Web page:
0
$\begingroup$

Let $C[0,1]$ the space of continuous functions $x:[0,1]\to \mathbb{R}$ with $x(0)=0$. Equip $C[0,1]$ with the sigma algebra generated by the cylinder sets $$B_E=\{x\in C:(x(t_1),x(t_2),\dots,x(t_n))\in E\in B(\mathbb{R}^n)\}$$ which coincides with the Borel sigma algebra. Let $W$ denote the Wiener measure on $B(C[0,1])$ and consider the measure space $(C[0,1],B(C[0,1]),W)$. Then the functionals $$f_t:C[0,1]\to f_t(x)=x(t)$$ are normally distributed random variables $N(0,t)$. For $t>s$, $f_t-f_s$ is $N(0,t-s)$. And finally for $t_3>t_2>t_1$, $f_{t_3}-f_{t_2}$ is stochastically independent of $f_{t_2}-f_{t_1}$.

We see that $(f_t)_{t\in[0,1]}$ satisfies the properties of Brownian motion.

Is $f_t(\omega)=B(t,\omega)$ a Brownian motion for $\omega\in C[0,1]$? How do I show almost sure continuity?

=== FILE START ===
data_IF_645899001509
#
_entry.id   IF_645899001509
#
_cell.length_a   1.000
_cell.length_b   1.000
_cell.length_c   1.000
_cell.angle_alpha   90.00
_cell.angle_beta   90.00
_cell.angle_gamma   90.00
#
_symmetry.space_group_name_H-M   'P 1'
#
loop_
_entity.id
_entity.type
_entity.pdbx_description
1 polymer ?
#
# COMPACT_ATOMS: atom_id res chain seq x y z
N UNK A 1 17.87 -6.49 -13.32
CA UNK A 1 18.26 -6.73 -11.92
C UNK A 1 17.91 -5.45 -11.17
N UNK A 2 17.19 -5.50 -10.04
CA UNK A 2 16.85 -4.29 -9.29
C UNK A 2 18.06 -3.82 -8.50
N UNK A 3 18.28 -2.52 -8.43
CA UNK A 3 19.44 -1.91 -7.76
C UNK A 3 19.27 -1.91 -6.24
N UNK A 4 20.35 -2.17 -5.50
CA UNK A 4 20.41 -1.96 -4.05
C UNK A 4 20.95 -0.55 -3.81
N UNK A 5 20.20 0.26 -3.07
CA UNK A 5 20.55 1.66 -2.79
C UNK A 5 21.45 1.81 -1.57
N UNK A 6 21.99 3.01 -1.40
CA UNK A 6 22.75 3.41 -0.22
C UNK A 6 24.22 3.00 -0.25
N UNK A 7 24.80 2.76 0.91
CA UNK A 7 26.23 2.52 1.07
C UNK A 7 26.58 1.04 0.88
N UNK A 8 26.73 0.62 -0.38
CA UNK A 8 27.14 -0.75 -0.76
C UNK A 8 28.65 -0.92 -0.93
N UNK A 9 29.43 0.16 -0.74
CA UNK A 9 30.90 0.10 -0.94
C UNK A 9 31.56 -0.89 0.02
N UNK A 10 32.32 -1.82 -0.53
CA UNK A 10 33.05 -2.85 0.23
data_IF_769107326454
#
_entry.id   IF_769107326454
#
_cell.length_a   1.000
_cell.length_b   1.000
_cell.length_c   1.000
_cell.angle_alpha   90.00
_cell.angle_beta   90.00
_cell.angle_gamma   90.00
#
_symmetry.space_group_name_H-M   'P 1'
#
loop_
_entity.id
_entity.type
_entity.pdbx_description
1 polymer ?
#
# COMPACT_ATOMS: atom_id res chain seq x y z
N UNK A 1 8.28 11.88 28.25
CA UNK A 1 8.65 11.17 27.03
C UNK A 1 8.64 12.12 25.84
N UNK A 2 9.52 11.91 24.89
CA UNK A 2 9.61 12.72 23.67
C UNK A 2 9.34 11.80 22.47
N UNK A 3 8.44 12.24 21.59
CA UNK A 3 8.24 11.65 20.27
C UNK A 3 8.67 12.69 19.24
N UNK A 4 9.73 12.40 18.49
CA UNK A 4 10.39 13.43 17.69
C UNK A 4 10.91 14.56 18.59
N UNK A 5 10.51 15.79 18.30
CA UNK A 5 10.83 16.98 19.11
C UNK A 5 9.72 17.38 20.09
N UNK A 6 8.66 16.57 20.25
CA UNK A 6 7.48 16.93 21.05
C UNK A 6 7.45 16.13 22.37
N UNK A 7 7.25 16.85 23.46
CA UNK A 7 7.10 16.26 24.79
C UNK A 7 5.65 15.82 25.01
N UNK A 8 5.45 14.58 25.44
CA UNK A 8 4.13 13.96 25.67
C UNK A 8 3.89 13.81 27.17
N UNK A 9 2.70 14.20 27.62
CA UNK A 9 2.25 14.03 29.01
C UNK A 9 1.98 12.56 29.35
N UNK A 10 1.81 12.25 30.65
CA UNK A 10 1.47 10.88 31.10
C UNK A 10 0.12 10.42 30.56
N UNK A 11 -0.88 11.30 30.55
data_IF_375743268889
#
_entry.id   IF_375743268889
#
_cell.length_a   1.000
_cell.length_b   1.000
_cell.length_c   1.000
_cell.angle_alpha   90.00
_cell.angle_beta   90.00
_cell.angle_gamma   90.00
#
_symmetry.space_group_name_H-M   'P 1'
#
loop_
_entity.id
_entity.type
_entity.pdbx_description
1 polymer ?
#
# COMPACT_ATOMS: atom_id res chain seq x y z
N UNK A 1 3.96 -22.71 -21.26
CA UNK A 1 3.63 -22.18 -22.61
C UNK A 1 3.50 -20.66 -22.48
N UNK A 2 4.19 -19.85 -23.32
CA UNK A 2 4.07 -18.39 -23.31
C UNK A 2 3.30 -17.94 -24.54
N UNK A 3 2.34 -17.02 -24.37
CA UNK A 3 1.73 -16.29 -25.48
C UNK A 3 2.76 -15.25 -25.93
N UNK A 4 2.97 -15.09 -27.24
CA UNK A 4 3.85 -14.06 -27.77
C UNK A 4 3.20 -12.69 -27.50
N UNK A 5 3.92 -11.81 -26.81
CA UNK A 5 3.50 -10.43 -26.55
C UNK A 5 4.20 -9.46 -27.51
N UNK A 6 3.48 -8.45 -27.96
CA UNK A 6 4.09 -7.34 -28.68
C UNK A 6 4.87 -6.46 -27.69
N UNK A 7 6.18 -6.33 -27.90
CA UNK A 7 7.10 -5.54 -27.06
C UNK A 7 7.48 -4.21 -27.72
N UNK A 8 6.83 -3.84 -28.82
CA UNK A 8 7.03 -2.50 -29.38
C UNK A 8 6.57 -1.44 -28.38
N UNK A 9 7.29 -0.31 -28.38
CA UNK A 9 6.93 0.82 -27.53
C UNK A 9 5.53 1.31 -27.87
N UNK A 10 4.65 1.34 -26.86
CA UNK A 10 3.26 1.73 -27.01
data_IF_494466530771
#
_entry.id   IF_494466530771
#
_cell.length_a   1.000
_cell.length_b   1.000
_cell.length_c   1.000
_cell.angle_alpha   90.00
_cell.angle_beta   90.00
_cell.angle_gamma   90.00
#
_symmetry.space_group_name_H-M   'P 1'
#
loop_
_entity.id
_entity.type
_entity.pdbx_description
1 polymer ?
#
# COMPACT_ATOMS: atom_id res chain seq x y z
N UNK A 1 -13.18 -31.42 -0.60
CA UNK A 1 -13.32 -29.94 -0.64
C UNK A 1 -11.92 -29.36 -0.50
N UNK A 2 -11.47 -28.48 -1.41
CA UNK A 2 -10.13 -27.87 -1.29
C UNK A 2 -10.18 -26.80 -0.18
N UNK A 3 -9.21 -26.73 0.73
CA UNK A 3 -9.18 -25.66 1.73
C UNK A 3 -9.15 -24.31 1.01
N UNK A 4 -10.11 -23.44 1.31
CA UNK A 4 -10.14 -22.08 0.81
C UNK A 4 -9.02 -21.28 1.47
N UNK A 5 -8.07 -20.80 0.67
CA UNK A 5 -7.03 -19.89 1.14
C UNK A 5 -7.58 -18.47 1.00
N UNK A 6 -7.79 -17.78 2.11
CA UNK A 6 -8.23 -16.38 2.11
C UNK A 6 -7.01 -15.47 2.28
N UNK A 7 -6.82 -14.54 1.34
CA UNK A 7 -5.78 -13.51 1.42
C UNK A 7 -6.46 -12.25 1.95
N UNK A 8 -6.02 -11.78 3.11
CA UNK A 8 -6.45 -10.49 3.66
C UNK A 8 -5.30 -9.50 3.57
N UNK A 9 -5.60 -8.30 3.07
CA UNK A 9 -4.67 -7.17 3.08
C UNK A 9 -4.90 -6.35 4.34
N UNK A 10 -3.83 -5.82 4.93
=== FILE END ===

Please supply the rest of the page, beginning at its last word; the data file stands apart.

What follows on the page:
$\endgroup$
0
$\begingroup$

Isn't it there in the very definition? For every fixed $x \in C[0,1]$ the sample path corresponding to it simply the function $x$ on $[0,1]$ which is continuous.

$\endgroup$
  • $\begingroup$ Is this the correct definition of the Wiener process? $\endgroup$ – badatmath Jul 18 at 9:22
  • $\begingroup$ Yes. The definition is $B(t,\omega)=\omega (t)$ for $\omega \in C[0,1]$ and $t \in [0,1]$. $\endgroup$ – Kabo Murphy Jul 18 at 9:23

Your Answer

By clicking “Post Your Answer”, you agree to our terms of service, privacy policy and cookie policy

Not the answer you're looking for? Browse other questions tagged or ask your own question.